Understanding the Knee Joint
When the knee is causing pain or not properly supported, the body’s entire structure is affected—causing hip, ankle, and back pain that is sometimes a red herring for patients and their physicians. Partial or total knee replacement may be considered when knee pain begins compromising your mobility and quality of life and other therapies have not helped.
Samuel J. Strebel, MD Orthopaedic Surgeon
Samuel J. Strebel, MD, is fellowship trained in Adult Joint Reconstruction (Joint Replacement) from Johns Hopkins. He specializes in the treatment, surgical and nonsurgical, of a variety of orthopaedic conditions and procedures.
Anterior Approach Hip Replacement
Total and Partial Knee Replacement
Minimally Invasive Surgery
Sports Medicine (Arthroscopy)
Adult and Pediatric Fracture Care
Total Knee Replacement
During a total knee replacement surgery, the cartilage and parts of the thigh, shin, and kneecap bones are replaced with artificial components that feel and act like the original structures of the knee. Recovery from a total knee replacement surgery is long and involves physical therapy and many temporary lifestyle modifications.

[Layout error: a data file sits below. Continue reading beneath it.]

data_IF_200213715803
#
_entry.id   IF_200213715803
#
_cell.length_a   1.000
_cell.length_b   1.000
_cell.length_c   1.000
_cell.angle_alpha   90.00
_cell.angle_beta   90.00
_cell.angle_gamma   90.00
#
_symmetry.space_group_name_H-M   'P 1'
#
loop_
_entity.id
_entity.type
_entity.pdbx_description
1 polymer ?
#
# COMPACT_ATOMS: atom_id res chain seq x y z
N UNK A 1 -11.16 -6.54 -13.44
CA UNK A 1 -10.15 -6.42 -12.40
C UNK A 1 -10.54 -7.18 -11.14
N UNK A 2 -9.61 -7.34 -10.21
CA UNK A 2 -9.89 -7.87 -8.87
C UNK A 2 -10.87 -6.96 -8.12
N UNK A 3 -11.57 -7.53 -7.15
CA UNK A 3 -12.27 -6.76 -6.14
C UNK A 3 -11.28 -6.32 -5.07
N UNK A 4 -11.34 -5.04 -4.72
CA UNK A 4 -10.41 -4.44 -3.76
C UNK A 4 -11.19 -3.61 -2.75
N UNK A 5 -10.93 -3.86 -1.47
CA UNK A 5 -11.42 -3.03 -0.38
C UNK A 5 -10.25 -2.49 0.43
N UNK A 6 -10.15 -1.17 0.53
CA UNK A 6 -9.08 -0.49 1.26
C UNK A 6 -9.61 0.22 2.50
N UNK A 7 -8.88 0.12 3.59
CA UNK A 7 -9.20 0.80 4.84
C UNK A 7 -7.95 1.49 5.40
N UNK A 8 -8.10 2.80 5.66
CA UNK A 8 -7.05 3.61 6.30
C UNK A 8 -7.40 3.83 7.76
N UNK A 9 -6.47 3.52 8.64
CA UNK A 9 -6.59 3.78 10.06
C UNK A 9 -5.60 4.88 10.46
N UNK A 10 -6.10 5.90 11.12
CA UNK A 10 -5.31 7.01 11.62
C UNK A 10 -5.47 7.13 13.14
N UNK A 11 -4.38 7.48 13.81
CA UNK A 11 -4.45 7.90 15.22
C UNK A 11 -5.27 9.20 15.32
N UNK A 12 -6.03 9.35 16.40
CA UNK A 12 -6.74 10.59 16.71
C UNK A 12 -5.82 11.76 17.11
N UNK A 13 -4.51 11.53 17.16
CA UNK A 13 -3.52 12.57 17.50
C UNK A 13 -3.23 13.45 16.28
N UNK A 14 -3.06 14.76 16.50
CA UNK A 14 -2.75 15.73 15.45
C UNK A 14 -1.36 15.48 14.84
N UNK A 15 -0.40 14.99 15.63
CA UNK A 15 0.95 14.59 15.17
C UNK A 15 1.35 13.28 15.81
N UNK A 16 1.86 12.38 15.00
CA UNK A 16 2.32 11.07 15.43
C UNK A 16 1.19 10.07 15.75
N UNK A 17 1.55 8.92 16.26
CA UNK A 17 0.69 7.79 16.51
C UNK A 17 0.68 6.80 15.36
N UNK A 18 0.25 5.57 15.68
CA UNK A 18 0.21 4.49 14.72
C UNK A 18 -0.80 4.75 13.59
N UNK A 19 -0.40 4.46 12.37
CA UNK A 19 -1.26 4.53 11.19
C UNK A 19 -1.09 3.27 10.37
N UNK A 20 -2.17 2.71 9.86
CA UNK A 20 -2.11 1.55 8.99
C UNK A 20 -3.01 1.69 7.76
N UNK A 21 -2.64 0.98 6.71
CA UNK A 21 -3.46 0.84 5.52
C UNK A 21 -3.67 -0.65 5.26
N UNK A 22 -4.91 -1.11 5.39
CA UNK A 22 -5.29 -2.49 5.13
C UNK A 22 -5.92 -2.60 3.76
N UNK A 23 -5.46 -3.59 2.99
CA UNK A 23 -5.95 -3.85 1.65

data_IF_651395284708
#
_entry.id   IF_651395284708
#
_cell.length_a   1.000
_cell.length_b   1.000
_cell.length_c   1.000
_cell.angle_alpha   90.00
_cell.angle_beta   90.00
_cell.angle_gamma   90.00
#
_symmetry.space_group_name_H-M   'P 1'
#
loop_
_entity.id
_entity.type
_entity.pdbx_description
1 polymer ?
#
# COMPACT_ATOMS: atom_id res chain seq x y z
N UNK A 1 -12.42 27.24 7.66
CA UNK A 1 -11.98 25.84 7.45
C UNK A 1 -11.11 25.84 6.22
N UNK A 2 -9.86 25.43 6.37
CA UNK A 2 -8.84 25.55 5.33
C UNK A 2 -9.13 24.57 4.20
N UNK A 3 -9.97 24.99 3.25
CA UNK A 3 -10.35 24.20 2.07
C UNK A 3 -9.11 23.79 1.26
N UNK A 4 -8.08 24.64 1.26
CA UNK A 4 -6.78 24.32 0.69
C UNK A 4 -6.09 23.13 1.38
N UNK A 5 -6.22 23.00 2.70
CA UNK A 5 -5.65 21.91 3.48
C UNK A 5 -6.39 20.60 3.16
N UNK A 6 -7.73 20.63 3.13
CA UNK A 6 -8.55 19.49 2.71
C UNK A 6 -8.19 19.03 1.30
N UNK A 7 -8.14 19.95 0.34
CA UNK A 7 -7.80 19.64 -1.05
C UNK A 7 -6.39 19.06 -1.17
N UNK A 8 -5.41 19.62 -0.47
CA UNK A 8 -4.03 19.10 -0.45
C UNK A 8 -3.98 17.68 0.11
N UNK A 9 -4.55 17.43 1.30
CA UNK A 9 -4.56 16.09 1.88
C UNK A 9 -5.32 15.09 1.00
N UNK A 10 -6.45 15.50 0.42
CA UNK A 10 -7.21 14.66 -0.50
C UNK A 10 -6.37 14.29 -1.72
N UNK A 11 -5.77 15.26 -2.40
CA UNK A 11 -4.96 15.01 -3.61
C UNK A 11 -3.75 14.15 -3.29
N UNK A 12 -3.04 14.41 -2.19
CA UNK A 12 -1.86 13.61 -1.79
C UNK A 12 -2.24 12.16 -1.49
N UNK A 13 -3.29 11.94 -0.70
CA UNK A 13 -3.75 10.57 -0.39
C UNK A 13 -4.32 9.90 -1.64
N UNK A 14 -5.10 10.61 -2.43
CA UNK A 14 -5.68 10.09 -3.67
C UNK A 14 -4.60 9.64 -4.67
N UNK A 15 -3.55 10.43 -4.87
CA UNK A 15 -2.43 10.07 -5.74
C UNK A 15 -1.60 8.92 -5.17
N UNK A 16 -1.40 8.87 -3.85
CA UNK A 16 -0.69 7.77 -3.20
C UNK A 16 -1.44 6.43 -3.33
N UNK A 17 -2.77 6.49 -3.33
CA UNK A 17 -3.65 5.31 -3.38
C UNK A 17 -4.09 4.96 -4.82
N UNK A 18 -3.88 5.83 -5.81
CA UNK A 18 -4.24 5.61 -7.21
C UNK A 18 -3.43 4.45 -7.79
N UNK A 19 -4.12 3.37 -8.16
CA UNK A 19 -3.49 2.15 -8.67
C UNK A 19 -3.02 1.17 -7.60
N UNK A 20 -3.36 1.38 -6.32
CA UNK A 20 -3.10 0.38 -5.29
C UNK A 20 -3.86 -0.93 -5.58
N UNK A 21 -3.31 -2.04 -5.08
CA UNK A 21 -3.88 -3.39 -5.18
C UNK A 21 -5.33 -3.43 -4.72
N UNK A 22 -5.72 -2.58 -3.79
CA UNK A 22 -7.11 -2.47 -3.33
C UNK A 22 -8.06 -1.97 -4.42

While an artificial joint is designed to last several years, excess weight or severe impact may shorten its lifespan, requiring you to undergo the procedure again.
Partial Knee Replacement
A partial knee replacement is a good alternative to a total knee replacement when arthritis or injury is isolated to a specific portion of the knee. As its name suggests, only part of the knee is replaced during this surgery, which means smaller incisions, faster recovery, and a more natural feel after the knee has healed. This minimally invasive joint replacement surgery carries a very high success rate when performed on the right candidate, though some will develop arthritis in other parts of the joint and may require an eventual total knee replacement.
Are You A Candidate for
Knee Replacement Surgery?
Schedule an Appointment to Find Out!
Schedule an appointment with Dr. Strebel to find out whether a total or partial knee replacement may be right for you.
You might be a candidate for a partial or total knee replacement if you:
Are between 50 and 80 years old
Are significantly hindered by severe knee pain
Have tried other treatments without success
Are healthy enough to undergo anesthesia